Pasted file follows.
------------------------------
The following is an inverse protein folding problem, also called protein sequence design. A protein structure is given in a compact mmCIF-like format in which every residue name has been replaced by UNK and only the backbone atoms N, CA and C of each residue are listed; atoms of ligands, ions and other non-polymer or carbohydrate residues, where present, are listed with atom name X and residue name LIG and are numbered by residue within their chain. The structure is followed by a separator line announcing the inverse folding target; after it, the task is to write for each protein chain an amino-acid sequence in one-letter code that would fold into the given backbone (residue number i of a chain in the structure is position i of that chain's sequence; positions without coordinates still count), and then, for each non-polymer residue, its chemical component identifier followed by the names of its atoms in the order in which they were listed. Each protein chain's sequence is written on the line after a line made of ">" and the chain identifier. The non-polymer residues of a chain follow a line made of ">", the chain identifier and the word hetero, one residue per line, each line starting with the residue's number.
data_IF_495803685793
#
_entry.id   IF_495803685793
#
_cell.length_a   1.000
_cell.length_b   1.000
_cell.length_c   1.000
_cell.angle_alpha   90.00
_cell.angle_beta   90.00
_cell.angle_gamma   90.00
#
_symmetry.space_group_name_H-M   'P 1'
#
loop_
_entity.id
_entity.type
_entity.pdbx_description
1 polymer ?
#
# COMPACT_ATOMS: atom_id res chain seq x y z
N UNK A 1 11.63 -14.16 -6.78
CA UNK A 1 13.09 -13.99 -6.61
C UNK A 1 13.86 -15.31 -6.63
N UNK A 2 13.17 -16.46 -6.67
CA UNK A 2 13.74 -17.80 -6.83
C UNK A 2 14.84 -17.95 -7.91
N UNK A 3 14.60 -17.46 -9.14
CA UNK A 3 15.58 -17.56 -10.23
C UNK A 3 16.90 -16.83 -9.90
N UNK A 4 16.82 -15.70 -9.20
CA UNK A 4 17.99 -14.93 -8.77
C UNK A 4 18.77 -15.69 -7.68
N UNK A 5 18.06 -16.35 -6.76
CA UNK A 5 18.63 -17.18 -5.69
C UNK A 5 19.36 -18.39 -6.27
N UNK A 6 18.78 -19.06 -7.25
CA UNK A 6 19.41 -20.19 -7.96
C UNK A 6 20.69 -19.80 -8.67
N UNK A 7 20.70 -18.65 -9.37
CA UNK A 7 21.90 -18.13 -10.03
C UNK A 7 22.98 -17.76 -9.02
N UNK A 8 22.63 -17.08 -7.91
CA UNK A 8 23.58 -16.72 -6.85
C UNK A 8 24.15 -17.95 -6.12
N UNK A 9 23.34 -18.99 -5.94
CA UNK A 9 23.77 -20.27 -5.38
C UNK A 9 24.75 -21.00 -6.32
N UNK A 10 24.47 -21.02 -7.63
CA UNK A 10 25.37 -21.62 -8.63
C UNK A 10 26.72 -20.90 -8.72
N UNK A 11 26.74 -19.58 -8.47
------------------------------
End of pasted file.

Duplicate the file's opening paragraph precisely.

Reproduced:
The following is an inverse protein folding problem, also called protein sequence design. A protein structure is given in a compact mmCIF-like format in which every residue name has been replaced by UNK and only the backbone atoms N, CA and C of each residue are listed; atoms of ligands, ions and other non-polymer or carbohydrate residues, where present, are listed with atom name X and residue name LIG and are numbered by residue within their chain. The structure is followed by a separator line announcing the inverse folding target; after it, the task is to write for each protein chain an amino-acid sequence in one-letter code that would fold into the given backbone (residue number i of a chain in the structure is position i of that chain's sequence; positions without coordinates still count), and then, for each non-polymer residue, its chemical component identifier followed by the names of its atoms in the order in which they were listed. Each protein chain's sequence is written on the line after a line made of ">" and the chain identifier. The non-polymer residues of a chain follow a line made of ">", the chain identifier and the word hetero, one residue per line, each line starting with the residue's number.